Based on the best estimate of the present trend, using the data from NASA GISS (as used in Rahmstorf’s post), this is what we can expect to see in upcoming years:

Giss2

Of course there will still be fluctuations, as there always have been. But if future temperature follows the path which really is indicated by correct statistical analysis, then yes, Earth’s temperature is about to soar.

Does the data prove there’s been no slowdown? Of course not, that’s simply impossible to do. But the actual evidence, when subjected to rigorous statistical analysis, doesn’t pass muster. Not even close. Those who insist there definitely has been a “pause” or “hiatus” in temperature increase (which seems to include all of those who deny the danger from man-made climate change) either don’t really know what they’re doing, or — far worse — they do know what they’re doing but persist in making claims despite utter lack of evidence.

I will predict, however, with extreme confidence, that in spite of the lack of valid evidence of any change in the trend, and even if we face rapid and extreme warming in the near future, there’ll be no “pause” or even slowdown in faulty claims about it from the usual suspects.

Carbon News 8/12/14: NZ’s multi-billion carbon blowout Gareth Renowden Dec 09

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We’re facing a $3b carbon crisis … and it could be worse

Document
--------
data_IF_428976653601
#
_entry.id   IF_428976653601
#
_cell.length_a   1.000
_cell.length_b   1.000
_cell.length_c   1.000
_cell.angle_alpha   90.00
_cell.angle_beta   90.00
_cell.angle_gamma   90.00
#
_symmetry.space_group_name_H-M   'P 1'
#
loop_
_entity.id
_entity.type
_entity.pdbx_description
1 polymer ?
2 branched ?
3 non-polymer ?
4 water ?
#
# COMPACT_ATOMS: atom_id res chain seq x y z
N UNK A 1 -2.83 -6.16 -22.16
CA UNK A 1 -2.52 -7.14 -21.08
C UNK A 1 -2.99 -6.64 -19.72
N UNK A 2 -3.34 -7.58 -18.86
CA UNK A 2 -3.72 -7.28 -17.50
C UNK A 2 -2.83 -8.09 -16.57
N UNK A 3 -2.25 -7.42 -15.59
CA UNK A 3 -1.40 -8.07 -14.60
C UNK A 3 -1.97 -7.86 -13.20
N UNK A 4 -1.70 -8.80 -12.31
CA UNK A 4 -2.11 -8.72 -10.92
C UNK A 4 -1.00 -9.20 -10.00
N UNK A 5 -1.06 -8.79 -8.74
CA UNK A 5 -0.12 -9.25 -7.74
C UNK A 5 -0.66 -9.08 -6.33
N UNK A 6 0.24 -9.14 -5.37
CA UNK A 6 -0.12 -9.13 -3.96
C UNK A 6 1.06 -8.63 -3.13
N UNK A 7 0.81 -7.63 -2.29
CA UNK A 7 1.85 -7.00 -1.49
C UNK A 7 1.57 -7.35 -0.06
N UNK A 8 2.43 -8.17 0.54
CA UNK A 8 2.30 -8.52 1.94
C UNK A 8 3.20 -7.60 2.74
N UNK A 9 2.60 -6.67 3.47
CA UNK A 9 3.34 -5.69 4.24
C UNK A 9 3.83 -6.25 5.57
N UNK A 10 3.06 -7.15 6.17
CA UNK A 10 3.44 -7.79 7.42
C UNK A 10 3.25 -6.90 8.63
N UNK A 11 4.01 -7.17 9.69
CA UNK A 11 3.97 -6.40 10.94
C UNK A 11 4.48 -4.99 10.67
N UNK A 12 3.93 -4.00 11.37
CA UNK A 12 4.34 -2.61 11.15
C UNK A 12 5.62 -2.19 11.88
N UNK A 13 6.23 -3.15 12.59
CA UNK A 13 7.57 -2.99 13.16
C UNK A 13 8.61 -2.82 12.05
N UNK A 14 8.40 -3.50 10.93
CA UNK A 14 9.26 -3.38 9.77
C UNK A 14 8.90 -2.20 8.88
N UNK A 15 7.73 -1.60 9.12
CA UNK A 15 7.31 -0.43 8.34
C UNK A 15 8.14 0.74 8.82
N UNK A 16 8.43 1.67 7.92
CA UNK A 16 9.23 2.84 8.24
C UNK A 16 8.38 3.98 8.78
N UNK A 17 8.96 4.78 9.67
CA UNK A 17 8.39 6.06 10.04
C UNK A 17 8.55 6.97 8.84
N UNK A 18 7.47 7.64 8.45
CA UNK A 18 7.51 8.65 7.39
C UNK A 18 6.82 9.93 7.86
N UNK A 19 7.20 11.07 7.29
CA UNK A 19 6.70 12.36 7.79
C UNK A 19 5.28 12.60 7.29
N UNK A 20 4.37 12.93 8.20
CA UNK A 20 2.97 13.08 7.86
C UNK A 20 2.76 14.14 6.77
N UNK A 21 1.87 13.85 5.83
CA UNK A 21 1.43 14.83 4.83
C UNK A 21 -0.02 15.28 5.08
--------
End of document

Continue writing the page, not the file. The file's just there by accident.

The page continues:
New Zealand has a $3 billion carbon headache looming – and Treasury says that’s the conservative estimate. Carbon emissions in the period 2021 to 2030 could cost the country as much as $52 billion. Official briefings to the incoming Government acknowledge that the costs of meeting emissions reductions targets after 2020 were likely to rise significantly because “our emissions are forecast to increase and carbon prices are likely to be higher”.

The country needs a carbon budget, says pressure group

A climate change lobby group is calling for a national carbon budget and legally binding emissions reduction targets. The Sustainability Council’s paper comes as it releases figures showing New Zealand is facing a carbon liability of between $3 billion and $52 billion by 2030. Drawing on Government documents and its own work, the research and advocacy trust paints a picture of a country running a creative carbon accounting process, in which carbon liabilities have been shunted off to a time when carbon prices are predicted to be much higher.

Groser has a cunning plan (but he won’t say what it is)